13TH AIR DEFENSE ARTILLERY GROUP
Skip Navigation Links.
Distinctive Unit Insignia


Description/Blazon
A Gold color metal and enamel device 1 1/8 inches (2.86 cm) in height consisting of a shield blazoned: Gules on a saltire Or voided of the field a fleur-de-lis of the second. Attached below and to the sides of the shield a Gold scroll inscribed "QUOD HABEMUS DEFENDEMUS" in Black letters.

Symbolism
The red of the shield signifies Air Defense Artillery. The outline in gold of the saltire or diagonal cross denotes that the Regiment was organized in the south; viz: The Coast Defenses of Charleston, Pensacola, Key West and Galveston. The saltire is taken from the battle flag of the Confederacy and, as only its outline appears on the shield, denotes a suggestion of the south. The fleur-de-lis stands for the service in France of the 121st Company, C.A.C. (Battery C, 61st Regiment, C.A.C.). The motto translates to What We Hold We Will Defend."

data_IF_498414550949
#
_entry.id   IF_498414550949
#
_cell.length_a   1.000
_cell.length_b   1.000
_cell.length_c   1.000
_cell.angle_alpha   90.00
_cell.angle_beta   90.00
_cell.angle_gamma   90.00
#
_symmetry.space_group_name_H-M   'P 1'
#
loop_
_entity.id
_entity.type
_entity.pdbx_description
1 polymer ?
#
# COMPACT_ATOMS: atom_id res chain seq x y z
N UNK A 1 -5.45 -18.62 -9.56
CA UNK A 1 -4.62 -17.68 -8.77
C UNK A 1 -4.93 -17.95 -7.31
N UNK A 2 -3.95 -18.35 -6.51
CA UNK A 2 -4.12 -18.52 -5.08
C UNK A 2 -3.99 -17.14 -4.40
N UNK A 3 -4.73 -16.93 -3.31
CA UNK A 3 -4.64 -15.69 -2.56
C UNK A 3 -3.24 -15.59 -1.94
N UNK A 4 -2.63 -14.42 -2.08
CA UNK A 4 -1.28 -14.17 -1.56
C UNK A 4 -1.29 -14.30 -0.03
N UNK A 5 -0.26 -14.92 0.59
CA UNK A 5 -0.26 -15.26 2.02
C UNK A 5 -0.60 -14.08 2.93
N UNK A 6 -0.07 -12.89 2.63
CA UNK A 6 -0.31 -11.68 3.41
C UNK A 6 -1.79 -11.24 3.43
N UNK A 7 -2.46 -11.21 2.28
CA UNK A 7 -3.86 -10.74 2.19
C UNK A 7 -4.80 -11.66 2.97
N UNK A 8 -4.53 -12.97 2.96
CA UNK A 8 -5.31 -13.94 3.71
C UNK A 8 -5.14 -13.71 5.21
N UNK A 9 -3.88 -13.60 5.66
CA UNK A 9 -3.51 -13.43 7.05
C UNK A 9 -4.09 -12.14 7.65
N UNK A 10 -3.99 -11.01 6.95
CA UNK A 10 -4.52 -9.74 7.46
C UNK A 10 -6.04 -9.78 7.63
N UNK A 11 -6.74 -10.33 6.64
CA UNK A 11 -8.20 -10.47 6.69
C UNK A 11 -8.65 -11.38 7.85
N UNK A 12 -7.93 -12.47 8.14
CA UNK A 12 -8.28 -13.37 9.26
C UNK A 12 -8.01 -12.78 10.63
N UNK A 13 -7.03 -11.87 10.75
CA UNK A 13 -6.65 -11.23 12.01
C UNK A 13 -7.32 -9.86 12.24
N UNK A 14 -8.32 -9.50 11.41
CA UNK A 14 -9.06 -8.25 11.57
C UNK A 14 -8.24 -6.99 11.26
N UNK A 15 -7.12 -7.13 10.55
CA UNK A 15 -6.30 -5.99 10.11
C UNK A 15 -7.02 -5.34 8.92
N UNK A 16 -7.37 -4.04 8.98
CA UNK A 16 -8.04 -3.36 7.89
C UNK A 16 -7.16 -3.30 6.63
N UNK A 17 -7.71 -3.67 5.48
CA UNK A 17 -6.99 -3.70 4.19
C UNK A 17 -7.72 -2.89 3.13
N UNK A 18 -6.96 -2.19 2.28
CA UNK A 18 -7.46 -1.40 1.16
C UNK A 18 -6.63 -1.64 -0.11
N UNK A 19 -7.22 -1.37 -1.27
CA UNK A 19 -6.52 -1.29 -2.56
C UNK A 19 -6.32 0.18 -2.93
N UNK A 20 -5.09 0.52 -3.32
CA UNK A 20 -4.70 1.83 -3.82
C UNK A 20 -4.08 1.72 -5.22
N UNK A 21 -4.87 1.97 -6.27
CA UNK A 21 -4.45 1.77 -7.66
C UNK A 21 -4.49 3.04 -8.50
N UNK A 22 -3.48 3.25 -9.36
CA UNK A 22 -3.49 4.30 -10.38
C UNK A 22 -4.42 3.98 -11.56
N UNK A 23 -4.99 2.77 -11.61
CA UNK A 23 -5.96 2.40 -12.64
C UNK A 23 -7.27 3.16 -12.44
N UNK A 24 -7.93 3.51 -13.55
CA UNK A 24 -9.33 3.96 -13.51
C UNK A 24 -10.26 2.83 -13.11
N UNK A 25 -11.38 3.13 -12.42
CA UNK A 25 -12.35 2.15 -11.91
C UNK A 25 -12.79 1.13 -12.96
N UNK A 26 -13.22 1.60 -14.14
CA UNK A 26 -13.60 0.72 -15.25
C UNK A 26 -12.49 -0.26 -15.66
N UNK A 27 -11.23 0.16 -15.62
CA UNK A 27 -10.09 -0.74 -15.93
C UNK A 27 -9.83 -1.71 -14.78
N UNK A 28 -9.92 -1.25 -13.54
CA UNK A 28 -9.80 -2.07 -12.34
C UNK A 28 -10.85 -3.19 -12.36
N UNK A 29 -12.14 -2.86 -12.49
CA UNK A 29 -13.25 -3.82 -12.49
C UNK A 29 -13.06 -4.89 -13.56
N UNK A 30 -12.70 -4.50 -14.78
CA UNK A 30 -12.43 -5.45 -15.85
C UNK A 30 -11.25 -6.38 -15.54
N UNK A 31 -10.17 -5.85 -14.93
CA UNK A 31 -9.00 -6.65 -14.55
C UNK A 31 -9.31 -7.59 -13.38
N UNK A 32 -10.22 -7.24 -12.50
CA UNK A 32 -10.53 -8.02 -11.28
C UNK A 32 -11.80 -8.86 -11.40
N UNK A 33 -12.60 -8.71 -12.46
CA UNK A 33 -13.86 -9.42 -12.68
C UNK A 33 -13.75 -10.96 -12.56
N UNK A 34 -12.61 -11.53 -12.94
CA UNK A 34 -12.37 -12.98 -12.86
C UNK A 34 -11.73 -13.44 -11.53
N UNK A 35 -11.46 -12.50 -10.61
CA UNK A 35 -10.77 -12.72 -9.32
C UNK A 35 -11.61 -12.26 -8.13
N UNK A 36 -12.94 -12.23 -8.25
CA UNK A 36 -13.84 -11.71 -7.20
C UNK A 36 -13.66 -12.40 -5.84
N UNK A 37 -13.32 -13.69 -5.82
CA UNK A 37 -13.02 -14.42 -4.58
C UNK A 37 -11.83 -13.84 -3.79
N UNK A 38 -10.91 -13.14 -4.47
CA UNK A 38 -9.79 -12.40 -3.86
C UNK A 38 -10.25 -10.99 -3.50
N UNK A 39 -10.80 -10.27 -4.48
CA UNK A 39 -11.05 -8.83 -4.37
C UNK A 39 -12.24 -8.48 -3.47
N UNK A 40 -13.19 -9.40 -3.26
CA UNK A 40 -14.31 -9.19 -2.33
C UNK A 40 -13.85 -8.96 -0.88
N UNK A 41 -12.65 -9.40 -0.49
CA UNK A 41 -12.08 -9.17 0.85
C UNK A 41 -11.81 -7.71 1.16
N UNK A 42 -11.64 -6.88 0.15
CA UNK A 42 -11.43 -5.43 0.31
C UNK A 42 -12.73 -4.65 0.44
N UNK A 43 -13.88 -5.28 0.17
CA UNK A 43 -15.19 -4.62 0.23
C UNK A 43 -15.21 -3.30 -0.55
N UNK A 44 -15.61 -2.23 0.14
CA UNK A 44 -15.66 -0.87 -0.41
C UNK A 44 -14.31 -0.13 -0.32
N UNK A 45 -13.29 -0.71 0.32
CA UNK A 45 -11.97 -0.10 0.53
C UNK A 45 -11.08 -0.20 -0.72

Background
The distinctive unit insignia was originally approved for the 13th Coast Artillery Regiment on 11 August 1924. It was redesignated for the 13th Artillery Group on 20 November 1967. It was amended to add the motto on 20 November 1967. The insignia was redesignated for the 13th Air Defense Artillery Group on 4 April 1972.





Jump to Top